Chester County 911 fight back in court

jmcfadden@heraldonline.comJanuary 8, 2014 


— The battle for control of Chester County’s 911 dispatch system erupted in court again Wednesday, complete with allegations of illegal meetings, hefty taxpayer costs and political in-fighting.

After listening to hours of accusations and testimony, Circuit Court Judge Knox McMahon of Lexington said he likely will rule Friday on whether county leaders can take control of the dispatch service away from Sheriff Alex Underwood.

Jon Robinson, one of two private attorneys representing the county, told McMahon that the Emergency 911 Department is a “separate entity with a separate budget” that handles calls for agencies – such as fire, EMS and the county’s two rescue squads – that do not fall under the sheriff’s control.

“If the sheriff chooses to dispatch his own deputies, he can do that,” Robinson said. “He has no statutory authority to dispatch other county departments. If he wants to dispatch his own (deputies), then he can come to council and request to do that like every other department. He has not done that.”

Sandra Senn, an attorney with the South Carolina Sheriffs’ Association who is representing Underwood, compared the county’s attempts to “snatch” E-911 from the sheriff to a game of “football” that is a disservice to the public and potentially costly.

The only reason County Supervisor Carlisle Roddey wants control of E-911, she said, is because “there was a new face in the Sheriff’s Office” that leaders did not favor. Roddey did not attend Wednesday’s hearing.

She calls 911 dispatch an essential function for law enforcement, which receives more than twice as many calls for service than fire or EMS. County officials are wrong to retake E-911, she said, because they are trying to exert control over an elected official.

The county had controlled E-911 for more than 13 years before the Chester County Council voted in 2009 to transfer its control to then-Sheriff Richard Smith. In November, the council voted 4-3 to reclaim E-911 and place it under Roddey’s control after a closed-door meeting Senn says was illegal because the public was never given proper notice of it. A month later, the County Council, after hiring two private attorneys, took a second vote, this time approving a resolution to transfer control of E-911.

County leaders have not publicly provided a clear reason why they want Roddey, instead of Underwood, to control E-911.

If Judge McMahon rules for the county, officials plan to move E-911 from the Dawson Drive law enforcement complex to an old county-owned armory on Ella Street, where the dispatch operation was once housed. The county initially asked another judge to order the Sheriff’s Office not to interfere with the planned move. County officials later withdrew that motion, but the Sheriff’s Office fired back, asking a judge to stop county leaders from interfering in Underwood’s management of E-911.

Documents filed with the court include deputies’ claims that taxpayers could pay more than $2 million to move E-911, on top of paying for two dispatch services.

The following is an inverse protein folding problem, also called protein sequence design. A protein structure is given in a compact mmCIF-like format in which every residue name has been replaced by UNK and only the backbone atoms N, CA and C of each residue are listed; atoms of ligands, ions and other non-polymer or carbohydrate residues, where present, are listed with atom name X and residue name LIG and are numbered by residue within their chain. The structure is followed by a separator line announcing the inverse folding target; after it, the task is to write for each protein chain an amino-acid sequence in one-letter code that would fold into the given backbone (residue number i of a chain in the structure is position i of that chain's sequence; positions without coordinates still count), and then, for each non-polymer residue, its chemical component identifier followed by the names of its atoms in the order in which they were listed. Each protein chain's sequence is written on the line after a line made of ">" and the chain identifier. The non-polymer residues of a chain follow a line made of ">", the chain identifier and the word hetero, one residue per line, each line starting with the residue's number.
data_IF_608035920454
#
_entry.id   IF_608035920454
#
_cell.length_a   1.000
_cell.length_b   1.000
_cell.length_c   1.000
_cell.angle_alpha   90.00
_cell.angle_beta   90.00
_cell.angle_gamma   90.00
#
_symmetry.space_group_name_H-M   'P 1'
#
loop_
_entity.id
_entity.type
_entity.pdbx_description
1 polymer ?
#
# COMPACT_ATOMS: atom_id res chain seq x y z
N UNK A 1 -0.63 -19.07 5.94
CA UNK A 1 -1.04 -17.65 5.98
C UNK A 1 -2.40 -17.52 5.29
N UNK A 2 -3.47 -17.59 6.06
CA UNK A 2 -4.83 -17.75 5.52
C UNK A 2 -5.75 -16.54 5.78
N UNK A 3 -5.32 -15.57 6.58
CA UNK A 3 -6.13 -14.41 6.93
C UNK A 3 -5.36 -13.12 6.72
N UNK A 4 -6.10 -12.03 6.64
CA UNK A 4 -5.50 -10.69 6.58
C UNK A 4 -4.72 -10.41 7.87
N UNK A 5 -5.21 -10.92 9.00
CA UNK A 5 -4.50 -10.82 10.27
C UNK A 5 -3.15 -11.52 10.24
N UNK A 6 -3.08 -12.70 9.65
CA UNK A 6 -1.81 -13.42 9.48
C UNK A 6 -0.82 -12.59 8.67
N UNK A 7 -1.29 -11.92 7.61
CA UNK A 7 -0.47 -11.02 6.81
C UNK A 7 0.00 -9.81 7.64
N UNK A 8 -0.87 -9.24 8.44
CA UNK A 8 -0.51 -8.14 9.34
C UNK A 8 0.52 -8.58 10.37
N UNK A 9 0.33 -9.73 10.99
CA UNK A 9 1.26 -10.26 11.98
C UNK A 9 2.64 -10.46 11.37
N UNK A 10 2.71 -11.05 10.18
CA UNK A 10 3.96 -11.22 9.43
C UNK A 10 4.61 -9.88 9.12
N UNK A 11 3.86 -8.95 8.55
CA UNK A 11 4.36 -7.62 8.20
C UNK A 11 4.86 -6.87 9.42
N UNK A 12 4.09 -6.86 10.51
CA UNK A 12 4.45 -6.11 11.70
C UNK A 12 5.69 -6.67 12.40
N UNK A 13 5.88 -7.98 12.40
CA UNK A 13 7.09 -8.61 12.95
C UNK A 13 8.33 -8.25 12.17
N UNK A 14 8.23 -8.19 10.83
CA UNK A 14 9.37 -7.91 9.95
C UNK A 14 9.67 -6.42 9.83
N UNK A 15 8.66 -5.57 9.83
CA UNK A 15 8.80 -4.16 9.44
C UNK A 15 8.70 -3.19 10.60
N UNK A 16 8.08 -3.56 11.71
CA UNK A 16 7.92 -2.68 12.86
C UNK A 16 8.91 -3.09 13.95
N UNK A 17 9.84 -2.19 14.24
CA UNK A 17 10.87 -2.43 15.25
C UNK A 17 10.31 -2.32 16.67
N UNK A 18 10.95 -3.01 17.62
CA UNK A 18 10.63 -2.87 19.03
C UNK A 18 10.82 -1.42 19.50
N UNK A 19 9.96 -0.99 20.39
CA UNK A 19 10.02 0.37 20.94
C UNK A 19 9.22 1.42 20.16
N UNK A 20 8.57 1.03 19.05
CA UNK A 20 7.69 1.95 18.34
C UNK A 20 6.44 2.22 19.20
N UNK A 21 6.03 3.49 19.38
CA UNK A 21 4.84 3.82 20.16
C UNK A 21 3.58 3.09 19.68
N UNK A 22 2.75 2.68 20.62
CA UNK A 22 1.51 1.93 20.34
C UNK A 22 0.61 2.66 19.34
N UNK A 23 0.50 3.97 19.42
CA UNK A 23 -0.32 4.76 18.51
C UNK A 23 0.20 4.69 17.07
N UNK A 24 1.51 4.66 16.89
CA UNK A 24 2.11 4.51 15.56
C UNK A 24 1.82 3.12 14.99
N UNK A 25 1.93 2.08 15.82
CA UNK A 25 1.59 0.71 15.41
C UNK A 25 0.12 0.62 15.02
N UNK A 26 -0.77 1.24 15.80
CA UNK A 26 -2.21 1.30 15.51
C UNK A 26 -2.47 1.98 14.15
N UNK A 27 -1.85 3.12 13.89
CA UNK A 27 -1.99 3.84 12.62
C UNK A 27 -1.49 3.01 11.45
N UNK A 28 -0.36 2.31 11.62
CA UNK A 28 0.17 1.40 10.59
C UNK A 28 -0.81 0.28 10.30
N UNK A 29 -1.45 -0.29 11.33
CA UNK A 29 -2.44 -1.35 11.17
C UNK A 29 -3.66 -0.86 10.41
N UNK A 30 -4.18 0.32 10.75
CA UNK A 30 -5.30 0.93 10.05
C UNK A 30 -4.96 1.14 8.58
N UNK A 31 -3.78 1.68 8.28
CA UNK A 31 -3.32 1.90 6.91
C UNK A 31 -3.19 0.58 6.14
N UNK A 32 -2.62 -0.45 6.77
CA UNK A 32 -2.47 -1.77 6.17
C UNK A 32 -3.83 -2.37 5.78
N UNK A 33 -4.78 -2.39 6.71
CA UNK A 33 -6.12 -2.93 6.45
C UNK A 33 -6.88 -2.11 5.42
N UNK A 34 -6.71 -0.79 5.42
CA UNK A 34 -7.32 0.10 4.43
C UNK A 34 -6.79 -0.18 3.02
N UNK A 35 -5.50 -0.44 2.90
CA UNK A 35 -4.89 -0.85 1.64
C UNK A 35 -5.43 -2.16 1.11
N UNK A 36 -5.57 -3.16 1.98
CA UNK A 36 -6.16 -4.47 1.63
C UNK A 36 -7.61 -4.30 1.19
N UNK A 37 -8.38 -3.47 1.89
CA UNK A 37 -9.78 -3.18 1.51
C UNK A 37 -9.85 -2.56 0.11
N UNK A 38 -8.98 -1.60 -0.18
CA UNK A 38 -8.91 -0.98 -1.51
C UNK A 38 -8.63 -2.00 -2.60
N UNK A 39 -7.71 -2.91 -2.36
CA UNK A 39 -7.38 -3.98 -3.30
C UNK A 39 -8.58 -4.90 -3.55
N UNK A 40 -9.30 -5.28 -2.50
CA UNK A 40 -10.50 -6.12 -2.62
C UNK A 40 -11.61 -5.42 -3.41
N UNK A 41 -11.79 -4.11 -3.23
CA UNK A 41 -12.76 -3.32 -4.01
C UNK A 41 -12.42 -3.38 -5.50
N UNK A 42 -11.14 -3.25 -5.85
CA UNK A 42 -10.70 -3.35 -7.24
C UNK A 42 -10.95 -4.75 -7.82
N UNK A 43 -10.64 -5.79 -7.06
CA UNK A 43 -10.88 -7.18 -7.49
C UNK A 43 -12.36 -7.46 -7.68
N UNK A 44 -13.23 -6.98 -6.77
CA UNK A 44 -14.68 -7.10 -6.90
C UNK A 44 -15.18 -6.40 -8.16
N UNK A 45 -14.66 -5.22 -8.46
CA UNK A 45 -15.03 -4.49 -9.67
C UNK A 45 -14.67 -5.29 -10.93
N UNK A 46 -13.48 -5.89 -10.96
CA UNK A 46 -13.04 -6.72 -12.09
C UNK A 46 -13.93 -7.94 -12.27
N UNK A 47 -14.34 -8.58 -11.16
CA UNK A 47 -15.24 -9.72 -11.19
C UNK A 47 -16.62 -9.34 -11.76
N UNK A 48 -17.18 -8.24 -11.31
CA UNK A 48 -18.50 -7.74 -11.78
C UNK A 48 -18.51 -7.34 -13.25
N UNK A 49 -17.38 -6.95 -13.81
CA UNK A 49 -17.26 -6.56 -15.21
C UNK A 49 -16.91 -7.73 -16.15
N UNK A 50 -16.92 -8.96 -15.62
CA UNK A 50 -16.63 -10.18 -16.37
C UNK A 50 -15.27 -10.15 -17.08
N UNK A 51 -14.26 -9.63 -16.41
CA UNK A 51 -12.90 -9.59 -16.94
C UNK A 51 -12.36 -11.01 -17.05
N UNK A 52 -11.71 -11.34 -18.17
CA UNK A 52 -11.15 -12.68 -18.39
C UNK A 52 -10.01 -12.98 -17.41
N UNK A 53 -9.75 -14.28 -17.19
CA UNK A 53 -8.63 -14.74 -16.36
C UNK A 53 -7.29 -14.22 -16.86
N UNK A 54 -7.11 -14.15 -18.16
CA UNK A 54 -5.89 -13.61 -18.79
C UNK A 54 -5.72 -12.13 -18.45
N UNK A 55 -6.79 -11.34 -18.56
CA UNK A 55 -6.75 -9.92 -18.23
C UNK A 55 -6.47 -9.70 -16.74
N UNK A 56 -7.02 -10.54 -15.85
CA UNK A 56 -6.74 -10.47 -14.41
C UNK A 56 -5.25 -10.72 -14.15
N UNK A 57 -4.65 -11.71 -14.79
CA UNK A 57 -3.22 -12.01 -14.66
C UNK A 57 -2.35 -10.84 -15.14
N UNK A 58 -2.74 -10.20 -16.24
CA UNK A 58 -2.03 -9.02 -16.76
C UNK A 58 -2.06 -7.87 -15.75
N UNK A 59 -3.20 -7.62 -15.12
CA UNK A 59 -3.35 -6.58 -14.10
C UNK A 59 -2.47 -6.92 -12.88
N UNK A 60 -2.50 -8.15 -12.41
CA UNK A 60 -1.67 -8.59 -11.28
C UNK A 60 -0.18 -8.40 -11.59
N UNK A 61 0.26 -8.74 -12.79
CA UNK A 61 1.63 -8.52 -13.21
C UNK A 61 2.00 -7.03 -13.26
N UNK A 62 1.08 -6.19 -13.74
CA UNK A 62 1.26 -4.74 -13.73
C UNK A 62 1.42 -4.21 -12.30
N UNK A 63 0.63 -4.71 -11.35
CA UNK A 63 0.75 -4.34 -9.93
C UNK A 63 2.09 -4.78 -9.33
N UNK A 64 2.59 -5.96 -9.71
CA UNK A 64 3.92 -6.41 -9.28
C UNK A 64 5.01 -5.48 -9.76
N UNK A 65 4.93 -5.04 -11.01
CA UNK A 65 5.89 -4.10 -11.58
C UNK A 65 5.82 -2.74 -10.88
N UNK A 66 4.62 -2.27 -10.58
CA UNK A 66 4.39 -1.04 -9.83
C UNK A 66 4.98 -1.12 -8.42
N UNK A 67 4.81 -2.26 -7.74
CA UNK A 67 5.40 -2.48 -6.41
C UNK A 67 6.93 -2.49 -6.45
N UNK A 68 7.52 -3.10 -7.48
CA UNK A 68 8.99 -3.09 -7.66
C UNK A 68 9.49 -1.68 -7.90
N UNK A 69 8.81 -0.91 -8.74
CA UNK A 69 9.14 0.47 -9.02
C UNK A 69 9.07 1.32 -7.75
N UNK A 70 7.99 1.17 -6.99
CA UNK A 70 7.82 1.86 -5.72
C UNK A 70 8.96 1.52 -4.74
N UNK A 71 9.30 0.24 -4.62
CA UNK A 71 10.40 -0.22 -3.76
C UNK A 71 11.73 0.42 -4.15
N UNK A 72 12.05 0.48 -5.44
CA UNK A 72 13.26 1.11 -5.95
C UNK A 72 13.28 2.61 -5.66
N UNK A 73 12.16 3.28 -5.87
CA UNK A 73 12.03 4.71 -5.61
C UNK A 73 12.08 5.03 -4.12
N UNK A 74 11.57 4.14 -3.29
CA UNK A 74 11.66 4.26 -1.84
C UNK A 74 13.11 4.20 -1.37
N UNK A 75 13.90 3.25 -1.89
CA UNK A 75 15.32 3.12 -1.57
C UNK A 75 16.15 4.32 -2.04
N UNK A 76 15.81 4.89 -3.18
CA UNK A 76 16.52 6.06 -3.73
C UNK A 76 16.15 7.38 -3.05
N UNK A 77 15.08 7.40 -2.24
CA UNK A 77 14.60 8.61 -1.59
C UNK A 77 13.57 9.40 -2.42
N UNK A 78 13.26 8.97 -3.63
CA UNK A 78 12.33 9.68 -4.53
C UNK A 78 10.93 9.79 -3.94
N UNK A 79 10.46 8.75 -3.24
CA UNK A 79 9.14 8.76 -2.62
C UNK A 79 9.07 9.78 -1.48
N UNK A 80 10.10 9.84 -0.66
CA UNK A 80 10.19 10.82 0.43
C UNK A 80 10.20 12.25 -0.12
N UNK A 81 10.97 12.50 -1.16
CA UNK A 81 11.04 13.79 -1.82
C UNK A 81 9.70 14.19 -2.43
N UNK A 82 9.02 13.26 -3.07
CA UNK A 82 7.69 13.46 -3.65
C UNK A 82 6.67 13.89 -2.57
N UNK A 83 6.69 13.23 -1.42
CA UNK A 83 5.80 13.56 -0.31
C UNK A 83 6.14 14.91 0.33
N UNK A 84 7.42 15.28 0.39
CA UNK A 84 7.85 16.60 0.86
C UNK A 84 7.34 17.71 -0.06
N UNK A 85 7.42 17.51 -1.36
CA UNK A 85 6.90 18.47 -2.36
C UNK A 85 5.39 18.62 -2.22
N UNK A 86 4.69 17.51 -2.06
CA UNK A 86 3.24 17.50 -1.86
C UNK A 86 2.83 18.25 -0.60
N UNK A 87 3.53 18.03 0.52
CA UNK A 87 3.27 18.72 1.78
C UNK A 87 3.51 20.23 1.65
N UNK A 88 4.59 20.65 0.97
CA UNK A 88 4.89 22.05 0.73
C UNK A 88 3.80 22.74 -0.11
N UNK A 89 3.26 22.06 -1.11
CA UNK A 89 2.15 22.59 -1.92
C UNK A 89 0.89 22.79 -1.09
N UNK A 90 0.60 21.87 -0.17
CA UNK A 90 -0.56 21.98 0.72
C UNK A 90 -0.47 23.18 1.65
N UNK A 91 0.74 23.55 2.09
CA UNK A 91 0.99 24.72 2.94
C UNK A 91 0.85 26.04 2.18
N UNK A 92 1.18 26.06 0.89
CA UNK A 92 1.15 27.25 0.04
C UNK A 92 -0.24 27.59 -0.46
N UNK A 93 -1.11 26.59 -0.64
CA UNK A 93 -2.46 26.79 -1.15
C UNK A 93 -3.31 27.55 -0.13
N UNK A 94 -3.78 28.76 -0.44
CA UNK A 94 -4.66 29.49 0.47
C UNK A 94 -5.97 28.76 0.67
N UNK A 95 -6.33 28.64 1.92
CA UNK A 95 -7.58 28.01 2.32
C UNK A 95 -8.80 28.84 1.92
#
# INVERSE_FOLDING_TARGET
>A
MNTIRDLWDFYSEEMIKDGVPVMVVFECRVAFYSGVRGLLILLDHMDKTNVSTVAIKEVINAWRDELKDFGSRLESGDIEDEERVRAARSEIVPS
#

The Sheriff’s Office has indicated it plans to run its own dispatch service if the county regains control of E-911, which would require hiring additional staff and buying more equipment. Deputies say the county could never effectively dispatch police officers without having access to criminal histories and warrants.

Maj. Roger Owens, supervisor of criminal justice information systems for the State Law Enforcement Division, testified Wednesday that the county would have been unable to physically move E-911 in November without obtaining the proper permits, certifications and technological surveys. That process could take as long as two years, he said, and the county would have to enter into an agreement with SLED to obtain access to the National Crime Information Center, a federal storehouse of criminal information.

If one of the three other police departments in the county – Chester, Fort Lawn and Great Falls – agreed to sponsor the county, Owens said, it could have access to NCIC. Doing that would create the risk of criminal charges and liability for the police agency if that access were to be abused.

Robinson, the county’s attorney, cited a 2005 ordinance that allowed the Chester County Council to change and amend its organizational chart simply by passing a resolution.

Virginia Sloan – the county’s former E-911 director whom Underwood fired in November after she sent an unauthorized email to employees detailing new policies about officer-involved shootings and working with the coroner – testified Wednesday that the county would be able to operate E-911 if the sheriff gave the county access to criminal histories and warrants. Roddey rehired Sloan and named her the E-911 director.

Senn challenged Sloan’s claims that E-911 should be separate from the Sheriff’s Office.

“That would save your job, at least,” Senn said. “They’re attempting to save one person’s job ... one person’s job.”

Robinson said the county’s resolution could not take effect until Sloan, as E-911 director, certified the dispatch system. She has been unable to do that, he said, because she has been stripped of access to NCIC and is banned from the Sheriff’s Office. Robinson blamed deputies for asking the court to “strike down a legislative action before it comes to fruition.”

Jonathan McFadden •  803-329-4082

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